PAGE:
Hollywood CIA – A Dark Cult Marriage Revealed
One of the more fanciful, or thought to be fanciful, topics I’ve been covering for a good while now is the subject of the relationship of the CIA to Hollywood. Recent blockbusters like Zero Dark Thirty and American Sniper focus on the military and intelligence agencies in supposed “based on true events” scenarios, but is more at work here? The film industry has always loved tales of espionage, but in reality, the creation and manufacturing of a completely alternate reality and history is far more extensive than most would assume. While many films have nobly challenged assumptions about war in figures like Kubrick or Stone, for the most part, film has functioned as one of the most powerful forms of propaganda in the western establishment’s arsenal.
Watching some old G.I. Joe cartoon episodes for an upcoming analysis, I was not surprised to find Harvard psychological consultants as part of the production of the show, as reaching the youth with propaganda is central to creating cubicle dwelling automatons later in life. Likewise, researching this as a thesis topic was also instrumental in making these connections, as was the mass of information in Peter Levenda’s Sinister Forces trilogy. More recently, a plethora of news articles have surfaced that highlight this deep relationship, as this rabbit hole never ends. The coalescing of intelligence agencies, secret societies and Hollywood in reality is more sensational than any incestuous cult a pulp crime fiction writer could dream up.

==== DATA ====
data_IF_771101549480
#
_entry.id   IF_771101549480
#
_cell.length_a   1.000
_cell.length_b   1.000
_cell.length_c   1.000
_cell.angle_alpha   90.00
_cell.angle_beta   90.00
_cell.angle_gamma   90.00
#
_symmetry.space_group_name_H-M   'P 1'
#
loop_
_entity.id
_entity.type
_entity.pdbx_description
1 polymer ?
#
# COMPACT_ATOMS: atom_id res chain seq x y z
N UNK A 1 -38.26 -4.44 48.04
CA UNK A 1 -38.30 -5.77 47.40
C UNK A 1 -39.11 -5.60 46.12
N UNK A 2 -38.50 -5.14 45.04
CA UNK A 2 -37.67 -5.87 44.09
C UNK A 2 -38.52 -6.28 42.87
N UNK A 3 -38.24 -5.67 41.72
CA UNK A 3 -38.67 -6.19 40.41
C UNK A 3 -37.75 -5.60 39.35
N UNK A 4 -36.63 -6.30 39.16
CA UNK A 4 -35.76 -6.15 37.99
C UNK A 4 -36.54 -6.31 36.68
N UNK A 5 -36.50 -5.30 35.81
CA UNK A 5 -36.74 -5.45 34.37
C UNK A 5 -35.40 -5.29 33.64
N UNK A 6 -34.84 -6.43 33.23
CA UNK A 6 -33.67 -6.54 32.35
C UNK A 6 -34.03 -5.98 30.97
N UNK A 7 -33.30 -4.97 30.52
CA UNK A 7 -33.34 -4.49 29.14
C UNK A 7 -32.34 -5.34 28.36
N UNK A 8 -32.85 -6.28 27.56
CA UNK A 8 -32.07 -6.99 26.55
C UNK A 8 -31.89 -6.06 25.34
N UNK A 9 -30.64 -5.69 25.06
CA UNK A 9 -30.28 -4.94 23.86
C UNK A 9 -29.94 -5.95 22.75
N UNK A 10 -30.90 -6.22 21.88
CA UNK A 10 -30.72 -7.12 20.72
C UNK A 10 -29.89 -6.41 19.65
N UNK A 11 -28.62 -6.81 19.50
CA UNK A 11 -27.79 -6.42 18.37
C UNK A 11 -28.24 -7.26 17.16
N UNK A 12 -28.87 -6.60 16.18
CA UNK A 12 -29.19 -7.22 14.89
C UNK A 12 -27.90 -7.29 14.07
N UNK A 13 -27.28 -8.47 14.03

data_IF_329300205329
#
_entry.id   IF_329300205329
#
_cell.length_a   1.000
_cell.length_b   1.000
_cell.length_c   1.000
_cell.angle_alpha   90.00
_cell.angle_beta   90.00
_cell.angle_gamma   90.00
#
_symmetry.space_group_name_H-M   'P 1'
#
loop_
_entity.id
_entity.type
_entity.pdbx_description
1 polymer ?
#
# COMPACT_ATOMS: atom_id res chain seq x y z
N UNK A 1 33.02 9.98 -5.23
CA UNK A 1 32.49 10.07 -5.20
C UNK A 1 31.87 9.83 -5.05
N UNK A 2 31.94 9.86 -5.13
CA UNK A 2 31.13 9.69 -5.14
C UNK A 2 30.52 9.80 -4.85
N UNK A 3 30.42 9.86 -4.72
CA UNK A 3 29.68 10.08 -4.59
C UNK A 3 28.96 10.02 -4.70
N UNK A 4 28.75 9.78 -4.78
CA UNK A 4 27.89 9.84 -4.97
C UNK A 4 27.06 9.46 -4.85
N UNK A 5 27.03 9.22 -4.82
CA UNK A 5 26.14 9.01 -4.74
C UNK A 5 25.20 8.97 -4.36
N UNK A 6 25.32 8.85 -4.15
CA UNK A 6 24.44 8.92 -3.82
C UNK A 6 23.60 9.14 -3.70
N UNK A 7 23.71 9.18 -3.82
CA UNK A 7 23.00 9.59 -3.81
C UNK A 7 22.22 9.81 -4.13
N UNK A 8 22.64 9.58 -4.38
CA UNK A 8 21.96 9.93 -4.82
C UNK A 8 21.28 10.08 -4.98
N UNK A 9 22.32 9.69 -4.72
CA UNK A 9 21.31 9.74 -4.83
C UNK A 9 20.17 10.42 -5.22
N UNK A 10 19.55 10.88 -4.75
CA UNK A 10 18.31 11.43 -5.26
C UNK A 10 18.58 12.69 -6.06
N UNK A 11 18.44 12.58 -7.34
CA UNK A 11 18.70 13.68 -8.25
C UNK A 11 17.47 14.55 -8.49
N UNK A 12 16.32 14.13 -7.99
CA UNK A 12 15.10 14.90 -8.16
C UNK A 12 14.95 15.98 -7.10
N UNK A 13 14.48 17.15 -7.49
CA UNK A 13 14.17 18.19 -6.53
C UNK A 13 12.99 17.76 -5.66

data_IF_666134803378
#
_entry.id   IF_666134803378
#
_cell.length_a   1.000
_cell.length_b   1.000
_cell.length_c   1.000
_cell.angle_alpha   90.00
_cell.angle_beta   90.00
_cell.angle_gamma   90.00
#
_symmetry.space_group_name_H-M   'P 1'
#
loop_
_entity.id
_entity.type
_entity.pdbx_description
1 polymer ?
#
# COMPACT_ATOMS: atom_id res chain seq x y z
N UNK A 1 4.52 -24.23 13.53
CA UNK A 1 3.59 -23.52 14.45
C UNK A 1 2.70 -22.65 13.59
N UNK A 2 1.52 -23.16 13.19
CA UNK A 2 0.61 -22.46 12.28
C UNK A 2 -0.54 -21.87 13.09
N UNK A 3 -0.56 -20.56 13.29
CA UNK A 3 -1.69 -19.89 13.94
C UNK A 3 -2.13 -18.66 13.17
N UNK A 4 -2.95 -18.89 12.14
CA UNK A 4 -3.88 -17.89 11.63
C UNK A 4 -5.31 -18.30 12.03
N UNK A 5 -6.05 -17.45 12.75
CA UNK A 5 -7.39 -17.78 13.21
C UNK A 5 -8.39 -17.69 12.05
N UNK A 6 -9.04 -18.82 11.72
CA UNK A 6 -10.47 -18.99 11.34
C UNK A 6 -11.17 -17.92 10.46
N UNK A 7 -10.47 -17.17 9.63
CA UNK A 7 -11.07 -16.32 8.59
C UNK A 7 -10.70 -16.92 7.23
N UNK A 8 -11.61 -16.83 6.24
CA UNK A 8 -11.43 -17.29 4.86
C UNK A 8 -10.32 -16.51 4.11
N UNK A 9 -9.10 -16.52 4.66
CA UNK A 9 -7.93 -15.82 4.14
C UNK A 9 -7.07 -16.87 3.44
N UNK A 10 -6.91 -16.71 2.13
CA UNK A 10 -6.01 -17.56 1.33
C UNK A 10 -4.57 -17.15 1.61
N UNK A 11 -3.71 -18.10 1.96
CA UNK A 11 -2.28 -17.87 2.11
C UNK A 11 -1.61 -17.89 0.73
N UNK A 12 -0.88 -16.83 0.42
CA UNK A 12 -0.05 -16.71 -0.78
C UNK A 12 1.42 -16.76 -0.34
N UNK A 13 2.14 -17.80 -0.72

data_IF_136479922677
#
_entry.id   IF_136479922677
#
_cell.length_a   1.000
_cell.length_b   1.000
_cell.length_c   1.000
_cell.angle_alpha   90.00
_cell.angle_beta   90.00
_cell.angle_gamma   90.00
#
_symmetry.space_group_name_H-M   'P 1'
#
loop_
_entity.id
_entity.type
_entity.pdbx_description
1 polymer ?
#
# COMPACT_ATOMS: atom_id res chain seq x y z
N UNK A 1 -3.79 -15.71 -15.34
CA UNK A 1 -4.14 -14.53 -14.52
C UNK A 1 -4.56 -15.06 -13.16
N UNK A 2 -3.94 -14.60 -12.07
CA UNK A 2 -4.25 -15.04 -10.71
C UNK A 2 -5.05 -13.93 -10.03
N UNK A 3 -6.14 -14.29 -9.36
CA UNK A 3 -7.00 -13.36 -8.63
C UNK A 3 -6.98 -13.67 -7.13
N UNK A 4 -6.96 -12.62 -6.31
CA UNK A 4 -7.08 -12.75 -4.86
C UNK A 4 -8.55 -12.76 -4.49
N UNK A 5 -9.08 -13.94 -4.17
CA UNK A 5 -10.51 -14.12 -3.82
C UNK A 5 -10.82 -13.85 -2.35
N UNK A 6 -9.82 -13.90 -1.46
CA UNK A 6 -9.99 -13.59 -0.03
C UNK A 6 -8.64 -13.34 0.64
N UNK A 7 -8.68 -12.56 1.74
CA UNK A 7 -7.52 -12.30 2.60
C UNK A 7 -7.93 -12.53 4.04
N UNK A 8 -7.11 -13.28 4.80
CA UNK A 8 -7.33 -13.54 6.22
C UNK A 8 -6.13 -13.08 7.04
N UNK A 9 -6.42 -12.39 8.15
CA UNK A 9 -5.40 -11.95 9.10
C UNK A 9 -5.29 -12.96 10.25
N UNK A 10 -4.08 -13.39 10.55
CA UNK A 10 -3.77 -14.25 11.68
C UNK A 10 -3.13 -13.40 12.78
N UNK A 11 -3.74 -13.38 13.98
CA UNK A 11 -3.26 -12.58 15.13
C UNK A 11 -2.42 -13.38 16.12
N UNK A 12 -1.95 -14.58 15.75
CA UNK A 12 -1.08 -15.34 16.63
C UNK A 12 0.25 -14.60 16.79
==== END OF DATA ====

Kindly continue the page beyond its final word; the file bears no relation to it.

Author John Rizzo has recently published a book titled Company Man: Thirty Years of Controversy and Crisis in the CIA, which is an amazing admission of this scandalous affair between intelligence and the film industry. The L.A. Times comments:
“The CIA has long had a special relationship with the entertainment industry, devoting considerable attention to fostering relationships with Hollywood movers and shakers—studio executives, producers, directors, big-name actors,” John Rizzo, the former acting CIA general counsel, wrote in his new book, “Company Man: Thirty Years of Crisis and Controversy in the CIA….
| Full Story |